I don’t know what to say to my kids anymore about the school shootings. Sorry that we’re letting you be massacred?
Like most parents I have times when I do an OK job, and many moments when I fail. Friday morning was a grimacing example of the latter.
I was driving my kids to school while the latest mass school shooting news blared on the car radio. I instinctively reached to turn the sound down, but then I figured: They’re in high school. They can hear it.
Ten were reported dead. A teenager with multiple guns opened fire in an art class. The president came on and said something about it being a tragedy, and God bless them all.
“Thoughts and prayers,” my daughter said. She’s 17 and has seen this movie many times already.
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When we got to the school, the radio was describing a bloody scene. As my kids clambered out of the car alongside streams of other students heading inside, I got rattled and said, inanely: “Be careful in there. Try to stay safe.”
They were simply going to school. My basic job as their dad was to reassure them. Yet I acted as if I was sending them off to the Gaza-Israeli border or something.
In my defense, they go to school in a very different environment than I did in the 1980s. In February, right after the Parkland, Florida, school shooting that killed 17, a kid at their high school was arrested by Seattle police for threatening to pull the fire alarm and then massacre the students as they evacuated the building.
He told police he was joking. But like the teen boy arrested in Friday’s Santa Fe, Texas, shooting, he had posted photos of guns on social media and watched violent videos on his cellphone in class.
So our school, three months later, is in a state of permanent semi-lockdown. All but one of the doors to the outside are locked during the school day. There’s a resource officer — a good guy with a gun. Every classroom door is also locked, so if you get a hall pass to go to the bathroom, you have to knock to be readmitted when you return.
My kids have been doing school-shooter lockdown drills since they were in kindergarten. Over the years they have also been through a dozen real lockdowns, when they huddled quietly against a wall or in the dark of the band storage room. Once back in middle school the word mistakenly got passed down that there was an actual shooter in the building. And so, for a brief time before the all-clear signal, they felt real terror.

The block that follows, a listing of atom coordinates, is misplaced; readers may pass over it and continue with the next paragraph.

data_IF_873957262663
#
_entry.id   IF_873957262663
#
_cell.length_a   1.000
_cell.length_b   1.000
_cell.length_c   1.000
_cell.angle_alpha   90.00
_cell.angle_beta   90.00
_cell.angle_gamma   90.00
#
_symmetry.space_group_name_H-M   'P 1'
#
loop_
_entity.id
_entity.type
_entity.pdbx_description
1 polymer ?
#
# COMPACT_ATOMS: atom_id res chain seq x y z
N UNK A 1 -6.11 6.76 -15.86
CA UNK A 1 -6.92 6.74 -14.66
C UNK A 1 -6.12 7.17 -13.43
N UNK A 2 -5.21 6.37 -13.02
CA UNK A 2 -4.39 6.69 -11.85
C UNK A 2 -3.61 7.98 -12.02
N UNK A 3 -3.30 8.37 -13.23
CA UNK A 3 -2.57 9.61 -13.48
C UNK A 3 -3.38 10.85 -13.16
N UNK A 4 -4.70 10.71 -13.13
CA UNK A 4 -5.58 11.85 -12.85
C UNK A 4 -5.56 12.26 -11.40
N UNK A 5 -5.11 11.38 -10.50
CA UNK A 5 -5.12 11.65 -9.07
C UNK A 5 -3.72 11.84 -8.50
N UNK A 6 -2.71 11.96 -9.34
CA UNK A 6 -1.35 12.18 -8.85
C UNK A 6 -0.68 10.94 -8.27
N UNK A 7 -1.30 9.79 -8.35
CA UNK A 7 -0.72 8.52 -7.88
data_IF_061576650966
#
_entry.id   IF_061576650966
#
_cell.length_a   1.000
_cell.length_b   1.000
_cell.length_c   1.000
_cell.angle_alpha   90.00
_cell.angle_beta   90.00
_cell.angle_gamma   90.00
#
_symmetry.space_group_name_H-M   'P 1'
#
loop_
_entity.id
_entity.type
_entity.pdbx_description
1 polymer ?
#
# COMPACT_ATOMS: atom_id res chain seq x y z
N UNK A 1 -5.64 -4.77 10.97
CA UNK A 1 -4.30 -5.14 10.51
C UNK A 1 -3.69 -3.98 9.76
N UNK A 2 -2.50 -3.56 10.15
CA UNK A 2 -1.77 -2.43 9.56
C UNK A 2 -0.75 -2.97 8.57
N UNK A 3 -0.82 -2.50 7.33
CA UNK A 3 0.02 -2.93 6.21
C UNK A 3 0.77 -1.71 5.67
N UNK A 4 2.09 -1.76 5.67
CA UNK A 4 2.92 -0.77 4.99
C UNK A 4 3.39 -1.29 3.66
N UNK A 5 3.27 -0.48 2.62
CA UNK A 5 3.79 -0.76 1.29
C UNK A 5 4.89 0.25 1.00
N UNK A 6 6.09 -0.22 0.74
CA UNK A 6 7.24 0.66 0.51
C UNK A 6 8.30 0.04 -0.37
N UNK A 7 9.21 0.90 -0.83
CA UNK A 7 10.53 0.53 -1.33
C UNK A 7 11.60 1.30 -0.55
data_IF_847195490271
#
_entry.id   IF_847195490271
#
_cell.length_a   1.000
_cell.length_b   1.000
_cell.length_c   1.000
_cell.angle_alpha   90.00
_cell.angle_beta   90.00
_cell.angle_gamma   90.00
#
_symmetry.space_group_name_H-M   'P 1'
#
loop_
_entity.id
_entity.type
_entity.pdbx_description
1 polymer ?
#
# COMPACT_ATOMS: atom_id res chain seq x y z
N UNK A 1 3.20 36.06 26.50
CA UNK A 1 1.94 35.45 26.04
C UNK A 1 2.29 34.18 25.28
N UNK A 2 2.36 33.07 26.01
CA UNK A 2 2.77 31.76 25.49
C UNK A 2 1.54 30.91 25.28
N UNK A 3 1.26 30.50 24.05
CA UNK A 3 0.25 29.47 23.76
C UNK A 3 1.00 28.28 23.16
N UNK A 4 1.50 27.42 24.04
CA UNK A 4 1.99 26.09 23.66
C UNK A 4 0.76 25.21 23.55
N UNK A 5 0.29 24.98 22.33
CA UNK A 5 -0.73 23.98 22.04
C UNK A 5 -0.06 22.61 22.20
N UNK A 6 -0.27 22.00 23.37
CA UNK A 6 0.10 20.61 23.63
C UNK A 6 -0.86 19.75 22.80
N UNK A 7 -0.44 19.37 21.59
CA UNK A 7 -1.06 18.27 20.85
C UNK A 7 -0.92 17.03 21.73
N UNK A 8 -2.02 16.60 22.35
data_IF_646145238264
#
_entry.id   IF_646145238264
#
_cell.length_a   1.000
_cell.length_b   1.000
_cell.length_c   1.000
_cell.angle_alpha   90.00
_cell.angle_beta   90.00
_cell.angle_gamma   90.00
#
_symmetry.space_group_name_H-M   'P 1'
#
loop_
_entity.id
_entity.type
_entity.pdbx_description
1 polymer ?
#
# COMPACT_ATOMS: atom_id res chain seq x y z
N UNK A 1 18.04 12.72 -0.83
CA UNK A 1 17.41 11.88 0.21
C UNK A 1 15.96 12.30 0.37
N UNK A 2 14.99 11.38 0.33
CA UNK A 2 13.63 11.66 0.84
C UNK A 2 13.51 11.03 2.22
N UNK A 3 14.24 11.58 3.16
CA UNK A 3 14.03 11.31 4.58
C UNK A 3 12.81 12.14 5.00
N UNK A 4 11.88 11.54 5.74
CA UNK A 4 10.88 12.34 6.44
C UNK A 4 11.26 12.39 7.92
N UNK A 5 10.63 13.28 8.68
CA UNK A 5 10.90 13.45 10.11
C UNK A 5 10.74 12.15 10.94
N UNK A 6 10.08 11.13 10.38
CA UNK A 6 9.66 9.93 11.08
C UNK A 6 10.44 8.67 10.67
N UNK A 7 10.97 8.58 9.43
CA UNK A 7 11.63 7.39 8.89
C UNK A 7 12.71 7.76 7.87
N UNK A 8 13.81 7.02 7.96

They also witnessed a shooting a few years ago, when one teen shot another in the shoulder as he was running away across a sports field. Dispute over a girl, the police later told me.
This is typical of “Generation Parkland,” as a psychologist and a doctor recently dubbed it in an essay. The Washington Post has calculated that 214,000 students have seen or experienced some measure of gun violence at school since the 1999 Columbine shooting. I know this count is low, because I searched the database and it doesn’t include the shooting my kids saw.
What is the effect of this exposure to violence — and to all this worry about it — on kids? Stress, anxiety, numbness, nobody knows for sure.
“The effect of this ‘secondhand terrorism’ on kids is, however, largely undocumented,” the “Generation Parkland” essay concluded.
After the inspiring gun protests this spring, I’ve noticed something disturbing creeping in that I recognize from my own generation. There’s acceptance of our country’s insane blood rituals. There’s a realization that “This is America,” as the No. 1 song says.
“Prepare to see students rise up and be called ‘civil terrorists’ and crisis actors,” wrote Cameron Kasky, a Parkland survivor. “Prepare for the right-wing media to attack the survivors.”
When asked if the shooting felt like it was too crazy to be real, one survivor of the Texas high-school shooting Friday gave the same resigned look my daughter gave me when I was dropping her at her hardened target of a school:
“It’s been happening everywhere,” the Texas student said. “I’ve always kind of felt like eventually it was going to happen here, too.”
The kids know. They know why we’re at a loss for words. They know why we come at them with “thoughts and prayers” or other meaningless pabulum, such as my “be careful in there.”
It’s because we’re not going to do anything. In the land of the gun, they know they’re on their own. I wonder what’s the psychological effect of being abandoned like that?